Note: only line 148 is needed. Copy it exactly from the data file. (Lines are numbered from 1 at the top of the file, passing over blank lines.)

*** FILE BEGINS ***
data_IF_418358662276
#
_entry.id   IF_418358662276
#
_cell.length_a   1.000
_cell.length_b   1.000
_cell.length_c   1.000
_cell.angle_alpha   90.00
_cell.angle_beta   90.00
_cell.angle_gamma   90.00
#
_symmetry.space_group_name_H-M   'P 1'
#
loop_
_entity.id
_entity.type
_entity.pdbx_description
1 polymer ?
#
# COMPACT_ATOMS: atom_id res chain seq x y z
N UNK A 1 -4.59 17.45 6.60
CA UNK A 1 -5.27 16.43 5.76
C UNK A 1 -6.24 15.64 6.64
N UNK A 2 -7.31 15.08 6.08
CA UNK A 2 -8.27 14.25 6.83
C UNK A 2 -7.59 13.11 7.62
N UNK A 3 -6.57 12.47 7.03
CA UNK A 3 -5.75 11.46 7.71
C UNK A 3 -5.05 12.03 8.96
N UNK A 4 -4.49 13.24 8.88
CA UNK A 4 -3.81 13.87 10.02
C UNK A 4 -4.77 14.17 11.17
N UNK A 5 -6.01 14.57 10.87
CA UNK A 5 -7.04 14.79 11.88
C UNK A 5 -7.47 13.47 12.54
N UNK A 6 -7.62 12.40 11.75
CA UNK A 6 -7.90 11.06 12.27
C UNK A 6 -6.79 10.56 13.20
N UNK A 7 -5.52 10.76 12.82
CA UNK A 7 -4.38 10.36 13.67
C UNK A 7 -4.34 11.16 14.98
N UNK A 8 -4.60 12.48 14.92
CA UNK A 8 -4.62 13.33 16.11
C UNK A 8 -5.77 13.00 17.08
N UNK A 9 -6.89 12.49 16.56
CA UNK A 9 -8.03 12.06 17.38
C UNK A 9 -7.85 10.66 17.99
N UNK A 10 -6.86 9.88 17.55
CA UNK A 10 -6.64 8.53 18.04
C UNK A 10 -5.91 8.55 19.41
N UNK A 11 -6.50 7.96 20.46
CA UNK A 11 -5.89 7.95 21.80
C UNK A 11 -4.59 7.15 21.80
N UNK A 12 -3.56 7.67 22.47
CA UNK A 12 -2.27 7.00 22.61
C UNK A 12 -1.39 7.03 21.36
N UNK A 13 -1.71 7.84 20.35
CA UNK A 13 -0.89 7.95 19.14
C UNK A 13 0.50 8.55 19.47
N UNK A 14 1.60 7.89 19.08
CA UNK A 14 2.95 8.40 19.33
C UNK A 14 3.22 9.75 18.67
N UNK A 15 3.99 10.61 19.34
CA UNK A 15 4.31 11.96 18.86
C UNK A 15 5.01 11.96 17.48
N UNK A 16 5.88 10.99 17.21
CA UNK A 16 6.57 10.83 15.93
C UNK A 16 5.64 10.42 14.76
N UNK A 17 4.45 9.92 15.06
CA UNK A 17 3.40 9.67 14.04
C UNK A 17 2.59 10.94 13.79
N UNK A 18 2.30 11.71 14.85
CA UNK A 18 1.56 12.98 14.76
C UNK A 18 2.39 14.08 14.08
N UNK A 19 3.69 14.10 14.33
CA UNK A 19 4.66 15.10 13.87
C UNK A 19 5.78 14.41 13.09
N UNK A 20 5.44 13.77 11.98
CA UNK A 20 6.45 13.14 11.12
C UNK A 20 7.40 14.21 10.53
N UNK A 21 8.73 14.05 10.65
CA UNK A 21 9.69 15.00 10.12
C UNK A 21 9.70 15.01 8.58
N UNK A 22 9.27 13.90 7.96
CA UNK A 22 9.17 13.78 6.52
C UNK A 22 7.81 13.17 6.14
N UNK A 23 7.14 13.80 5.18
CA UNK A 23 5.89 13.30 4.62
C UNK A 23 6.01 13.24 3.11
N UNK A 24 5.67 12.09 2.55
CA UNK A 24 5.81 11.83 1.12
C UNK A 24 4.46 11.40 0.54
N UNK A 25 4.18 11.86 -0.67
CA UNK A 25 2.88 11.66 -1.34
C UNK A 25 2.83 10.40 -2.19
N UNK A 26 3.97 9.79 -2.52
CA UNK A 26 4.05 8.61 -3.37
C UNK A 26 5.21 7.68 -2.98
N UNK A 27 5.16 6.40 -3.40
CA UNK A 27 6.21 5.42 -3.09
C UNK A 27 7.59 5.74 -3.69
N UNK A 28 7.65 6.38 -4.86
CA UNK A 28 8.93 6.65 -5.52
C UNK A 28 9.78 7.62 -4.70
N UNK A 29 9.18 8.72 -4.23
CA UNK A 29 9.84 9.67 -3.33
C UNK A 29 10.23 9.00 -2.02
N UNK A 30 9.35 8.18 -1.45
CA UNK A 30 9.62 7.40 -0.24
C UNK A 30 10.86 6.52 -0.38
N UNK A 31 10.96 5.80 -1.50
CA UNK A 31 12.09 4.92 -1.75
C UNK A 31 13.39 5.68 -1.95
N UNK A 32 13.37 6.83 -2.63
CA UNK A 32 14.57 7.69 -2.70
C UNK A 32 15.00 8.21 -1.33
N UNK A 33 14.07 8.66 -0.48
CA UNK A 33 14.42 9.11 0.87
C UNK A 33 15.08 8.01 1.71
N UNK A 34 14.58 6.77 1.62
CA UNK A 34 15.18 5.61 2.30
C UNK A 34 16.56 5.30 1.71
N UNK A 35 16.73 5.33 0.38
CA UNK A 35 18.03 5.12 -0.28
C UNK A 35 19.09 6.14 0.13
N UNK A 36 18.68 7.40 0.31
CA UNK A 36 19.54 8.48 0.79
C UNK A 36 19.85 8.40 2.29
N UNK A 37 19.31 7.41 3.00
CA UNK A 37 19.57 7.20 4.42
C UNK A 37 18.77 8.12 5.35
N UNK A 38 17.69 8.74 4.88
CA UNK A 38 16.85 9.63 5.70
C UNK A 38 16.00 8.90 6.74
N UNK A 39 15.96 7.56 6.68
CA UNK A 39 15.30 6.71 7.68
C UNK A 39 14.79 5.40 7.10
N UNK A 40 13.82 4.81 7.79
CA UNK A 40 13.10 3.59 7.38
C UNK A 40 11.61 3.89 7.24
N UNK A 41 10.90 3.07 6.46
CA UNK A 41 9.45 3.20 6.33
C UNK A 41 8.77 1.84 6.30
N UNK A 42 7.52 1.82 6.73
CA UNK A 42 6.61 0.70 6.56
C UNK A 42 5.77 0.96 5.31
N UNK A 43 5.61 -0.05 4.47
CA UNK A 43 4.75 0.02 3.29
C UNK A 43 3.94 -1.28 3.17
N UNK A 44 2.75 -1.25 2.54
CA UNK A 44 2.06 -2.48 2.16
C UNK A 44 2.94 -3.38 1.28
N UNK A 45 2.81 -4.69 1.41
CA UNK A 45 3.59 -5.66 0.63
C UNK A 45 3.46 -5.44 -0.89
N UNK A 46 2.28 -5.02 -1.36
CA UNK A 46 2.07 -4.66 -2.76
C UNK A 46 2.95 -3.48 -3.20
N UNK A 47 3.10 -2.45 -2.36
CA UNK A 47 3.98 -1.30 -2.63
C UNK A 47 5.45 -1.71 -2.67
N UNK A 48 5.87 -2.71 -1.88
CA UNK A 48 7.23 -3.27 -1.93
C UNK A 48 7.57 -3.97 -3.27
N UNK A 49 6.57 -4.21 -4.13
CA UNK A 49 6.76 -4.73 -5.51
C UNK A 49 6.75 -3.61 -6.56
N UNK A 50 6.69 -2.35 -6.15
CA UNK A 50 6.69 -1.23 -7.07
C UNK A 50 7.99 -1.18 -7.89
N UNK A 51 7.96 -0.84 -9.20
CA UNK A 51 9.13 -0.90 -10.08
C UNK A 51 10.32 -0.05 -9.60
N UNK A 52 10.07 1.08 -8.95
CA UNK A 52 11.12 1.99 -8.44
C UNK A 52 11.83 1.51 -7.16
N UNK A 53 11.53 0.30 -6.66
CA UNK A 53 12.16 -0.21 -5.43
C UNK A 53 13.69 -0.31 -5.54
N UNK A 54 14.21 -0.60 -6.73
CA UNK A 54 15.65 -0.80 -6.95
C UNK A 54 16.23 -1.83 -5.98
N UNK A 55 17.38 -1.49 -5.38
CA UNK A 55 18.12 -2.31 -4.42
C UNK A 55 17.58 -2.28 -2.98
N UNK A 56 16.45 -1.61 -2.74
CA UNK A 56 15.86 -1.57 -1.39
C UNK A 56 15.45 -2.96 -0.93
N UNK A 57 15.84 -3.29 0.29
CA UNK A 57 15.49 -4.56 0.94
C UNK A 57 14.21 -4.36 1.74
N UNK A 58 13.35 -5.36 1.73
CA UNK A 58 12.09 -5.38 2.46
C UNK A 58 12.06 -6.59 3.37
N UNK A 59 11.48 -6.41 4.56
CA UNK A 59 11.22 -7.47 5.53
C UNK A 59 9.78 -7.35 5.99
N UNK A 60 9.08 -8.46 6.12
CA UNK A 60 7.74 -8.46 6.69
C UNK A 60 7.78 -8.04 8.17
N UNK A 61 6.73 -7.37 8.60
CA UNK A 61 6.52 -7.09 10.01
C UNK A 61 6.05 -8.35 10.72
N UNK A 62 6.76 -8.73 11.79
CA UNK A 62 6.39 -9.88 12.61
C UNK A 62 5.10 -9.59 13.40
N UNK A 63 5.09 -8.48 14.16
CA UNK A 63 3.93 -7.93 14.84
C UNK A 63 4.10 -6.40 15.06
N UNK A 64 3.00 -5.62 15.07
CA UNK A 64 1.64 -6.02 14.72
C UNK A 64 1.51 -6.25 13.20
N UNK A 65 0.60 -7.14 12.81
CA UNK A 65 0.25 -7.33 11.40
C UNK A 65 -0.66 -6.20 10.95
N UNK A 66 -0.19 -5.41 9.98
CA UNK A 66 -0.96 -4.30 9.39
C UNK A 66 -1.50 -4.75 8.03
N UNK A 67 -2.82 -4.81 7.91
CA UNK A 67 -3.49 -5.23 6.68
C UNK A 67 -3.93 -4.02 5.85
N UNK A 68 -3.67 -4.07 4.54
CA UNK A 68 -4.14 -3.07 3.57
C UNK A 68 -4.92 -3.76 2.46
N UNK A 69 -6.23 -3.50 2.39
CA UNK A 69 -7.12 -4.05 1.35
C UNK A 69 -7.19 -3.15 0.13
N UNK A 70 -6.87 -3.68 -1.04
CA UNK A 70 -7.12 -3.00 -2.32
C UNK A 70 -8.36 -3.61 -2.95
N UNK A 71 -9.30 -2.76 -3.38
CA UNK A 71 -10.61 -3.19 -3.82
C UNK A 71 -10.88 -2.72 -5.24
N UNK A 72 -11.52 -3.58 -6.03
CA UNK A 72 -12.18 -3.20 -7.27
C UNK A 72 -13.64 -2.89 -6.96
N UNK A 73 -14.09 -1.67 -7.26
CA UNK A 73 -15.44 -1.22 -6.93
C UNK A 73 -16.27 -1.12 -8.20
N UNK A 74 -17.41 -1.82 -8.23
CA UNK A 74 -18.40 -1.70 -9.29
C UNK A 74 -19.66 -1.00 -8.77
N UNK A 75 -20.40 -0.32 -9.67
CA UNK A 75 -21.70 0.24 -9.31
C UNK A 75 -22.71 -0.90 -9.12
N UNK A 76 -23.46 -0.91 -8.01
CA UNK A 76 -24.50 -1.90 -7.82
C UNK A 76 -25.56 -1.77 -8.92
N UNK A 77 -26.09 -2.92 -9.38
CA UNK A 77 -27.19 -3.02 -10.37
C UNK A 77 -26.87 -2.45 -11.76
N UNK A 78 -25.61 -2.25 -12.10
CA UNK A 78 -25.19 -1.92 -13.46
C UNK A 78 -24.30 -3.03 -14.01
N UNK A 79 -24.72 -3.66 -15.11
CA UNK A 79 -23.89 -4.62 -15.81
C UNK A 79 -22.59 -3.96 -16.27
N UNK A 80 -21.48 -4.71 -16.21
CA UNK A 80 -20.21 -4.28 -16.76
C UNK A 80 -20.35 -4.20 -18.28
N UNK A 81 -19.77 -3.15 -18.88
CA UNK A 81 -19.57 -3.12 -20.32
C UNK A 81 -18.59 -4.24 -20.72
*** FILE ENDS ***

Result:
CA UNK A 43 4.75 0.02 3.29